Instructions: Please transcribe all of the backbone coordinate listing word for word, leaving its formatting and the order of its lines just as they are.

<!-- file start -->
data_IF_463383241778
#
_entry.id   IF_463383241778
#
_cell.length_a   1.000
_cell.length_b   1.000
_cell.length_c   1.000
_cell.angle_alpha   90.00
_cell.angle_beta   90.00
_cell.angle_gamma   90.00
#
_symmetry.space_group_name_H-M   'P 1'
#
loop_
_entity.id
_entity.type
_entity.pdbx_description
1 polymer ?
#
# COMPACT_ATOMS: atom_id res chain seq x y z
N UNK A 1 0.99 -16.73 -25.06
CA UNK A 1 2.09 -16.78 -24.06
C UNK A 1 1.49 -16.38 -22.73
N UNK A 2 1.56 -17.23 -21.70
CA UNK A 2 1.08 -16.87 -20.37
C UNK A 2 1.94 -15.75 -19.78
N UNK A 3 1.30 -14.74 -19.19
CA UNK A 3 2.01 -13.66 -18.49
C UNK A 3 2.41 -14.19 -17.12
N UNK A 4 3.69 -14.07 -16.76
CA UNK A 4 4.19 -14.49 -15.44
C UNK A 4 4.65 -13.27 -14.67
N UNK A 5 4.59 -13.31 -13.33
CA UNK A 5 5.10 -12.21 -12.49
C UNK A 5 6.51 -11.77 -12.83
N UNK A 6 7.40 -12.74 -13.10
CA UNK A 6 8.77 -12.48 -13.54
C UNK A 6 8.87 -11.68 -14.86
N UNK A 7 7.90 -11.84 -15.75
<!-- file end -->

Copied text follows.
data_IF_463383241778
#
_entry.id   IF_463383241778
#
_cell.length_a   1.000
_cell.length_b   1.000
_cell.length_c   1.000
_cell.angle_alpha   90.00
_cell.angle_beta   90.00
_cell.angle_gamma   90.00
#
_symmetry.space_group_name_H-M   'P 1'
#
loop_
_entity.id
_entity.type
_entity.pdbx_description
1 polymer ?
#
# COMPACT_ATOMS: atom_id res chain seq x y z
N UNK A 1 0.99 -16.73 -25.06
CA UNK A 1 2.09 -16.78 -24.06
C UNK A 1 1.49 -16.38 -22.73
N UNK A 2 1.56 -17.23 -21.70
CA UNK A 2 1.08 -16.87 -20.37
C UNK A 2 1.94 -15.75 -19.78
N UNK A 3 1.30 -14.74 -19.19
CA UNK A 3 2.01 -13.66 -18.49
C UNK A 3 2.41 -14.19 -17.12
N UNK A 4 3.69 -14.07 -16.76
CA UNK A 4 4.19 -14.49 -15.44
C UNK A 4 4.65 -13.27 -14.67
N UNK A 5 4.59 -13.31 -13.33
CA UNK A 5 5.10 -12.21 -12.49
C UNK A 5 6.51 -11.77 -12.83
N UNK A 6 7.40 -12.74 -13.10
CA UNK A 6 8.77 -12.48 -13.54
C UNK A 6 8.87 -11.68 -14.86
N UNK A 7 7.90 -11.84 -15.75